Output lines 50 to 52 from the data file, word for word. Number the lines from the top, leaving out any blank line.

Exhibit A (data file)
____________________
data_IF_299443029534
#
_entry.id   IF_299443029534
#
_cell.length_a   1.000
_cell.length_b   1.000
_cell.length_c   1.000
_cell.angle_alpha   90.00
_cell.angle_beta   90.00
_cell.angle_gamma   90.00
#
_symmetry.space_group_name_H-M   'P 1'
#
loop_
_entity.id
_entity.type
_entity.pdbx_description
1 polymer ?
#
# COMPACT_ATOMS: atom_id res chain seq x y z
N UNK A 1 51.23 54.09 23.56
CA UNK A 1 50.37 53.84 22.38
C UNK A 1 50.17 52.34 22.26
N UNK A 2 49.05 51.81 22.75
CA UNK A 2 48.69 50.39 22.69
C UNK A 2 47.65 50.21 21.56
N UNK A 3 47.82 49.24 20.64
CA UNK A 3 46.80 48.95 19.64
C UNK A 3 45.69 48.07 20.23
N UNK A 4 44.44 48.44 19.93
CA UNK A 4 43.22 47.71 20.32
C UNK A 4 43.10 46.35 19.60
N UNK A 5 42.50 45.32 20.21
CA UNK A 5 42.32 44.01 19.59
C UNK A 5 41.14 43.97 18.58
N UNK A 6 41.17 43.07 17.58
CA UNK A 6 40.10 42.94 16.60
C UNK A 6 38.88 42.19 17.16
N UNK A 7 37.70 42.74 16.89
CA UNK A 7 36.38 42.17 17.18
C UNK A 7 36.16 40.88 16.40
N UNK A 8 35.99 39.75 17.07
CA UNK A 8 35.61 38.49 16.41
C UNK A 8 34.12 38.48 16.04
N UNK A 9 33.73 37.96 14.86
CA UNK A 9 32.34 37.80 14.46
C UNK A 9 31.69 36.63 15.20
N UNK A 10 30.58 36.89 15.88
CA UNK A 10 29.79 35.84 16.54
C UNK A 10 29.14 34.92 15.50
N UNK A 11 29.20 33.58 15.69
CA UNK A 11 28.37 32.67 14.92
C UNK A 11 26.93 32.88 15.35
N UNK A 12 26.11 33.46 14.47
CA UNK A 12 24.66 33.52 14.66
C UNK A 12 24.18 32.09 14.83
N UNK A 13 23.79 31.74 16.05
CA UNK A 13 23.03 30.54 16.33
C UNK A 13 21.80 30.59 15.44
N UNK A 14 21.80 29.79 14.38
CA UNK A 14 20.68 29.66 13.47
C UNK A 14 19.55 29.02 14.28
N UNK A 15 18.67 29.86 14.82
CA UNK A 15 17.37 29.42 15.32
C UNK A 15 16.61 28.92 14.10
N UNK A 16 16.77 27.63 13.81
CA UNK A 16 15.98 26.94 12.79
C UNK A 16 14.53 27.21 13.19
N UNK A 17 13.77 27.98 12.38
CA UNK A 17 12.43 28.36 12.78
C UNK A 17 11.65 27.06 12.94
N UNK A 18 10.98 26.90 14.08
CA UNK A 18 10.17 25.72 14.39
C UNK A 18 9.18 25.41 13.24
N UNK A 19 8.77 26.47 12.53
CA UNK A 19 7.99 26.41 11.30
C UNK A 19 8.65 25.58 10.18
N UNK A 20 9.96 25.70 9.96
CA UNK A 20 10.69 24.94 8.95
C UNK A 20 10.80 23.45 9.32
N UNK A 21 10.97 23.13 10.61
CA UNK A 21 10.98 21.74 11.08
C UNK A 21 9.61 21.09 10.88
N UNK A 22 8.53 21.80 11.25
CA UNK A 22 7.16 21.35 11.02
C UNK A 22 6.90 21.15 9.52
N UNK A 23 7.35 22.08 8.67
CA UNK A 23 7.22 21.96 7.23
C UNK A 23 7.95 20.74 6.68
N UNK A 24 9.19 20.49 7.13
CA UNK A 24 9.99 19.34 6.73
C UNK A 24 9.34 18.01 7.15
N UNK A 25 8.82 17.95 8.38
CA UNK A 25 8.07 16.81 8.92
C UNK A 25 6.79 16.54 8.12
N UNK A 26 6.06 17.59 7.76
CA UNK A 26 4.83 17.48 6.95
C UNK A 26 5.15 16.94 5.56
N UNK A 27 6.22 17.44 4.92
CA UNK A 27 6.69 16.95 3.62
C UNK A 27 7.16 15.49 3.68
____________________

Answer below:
C UNK A 10 29.14 34.92 15.50
N UNK A 11 29.20 33.58 15.69
CA UNK A 11 28.37 32.67 14.92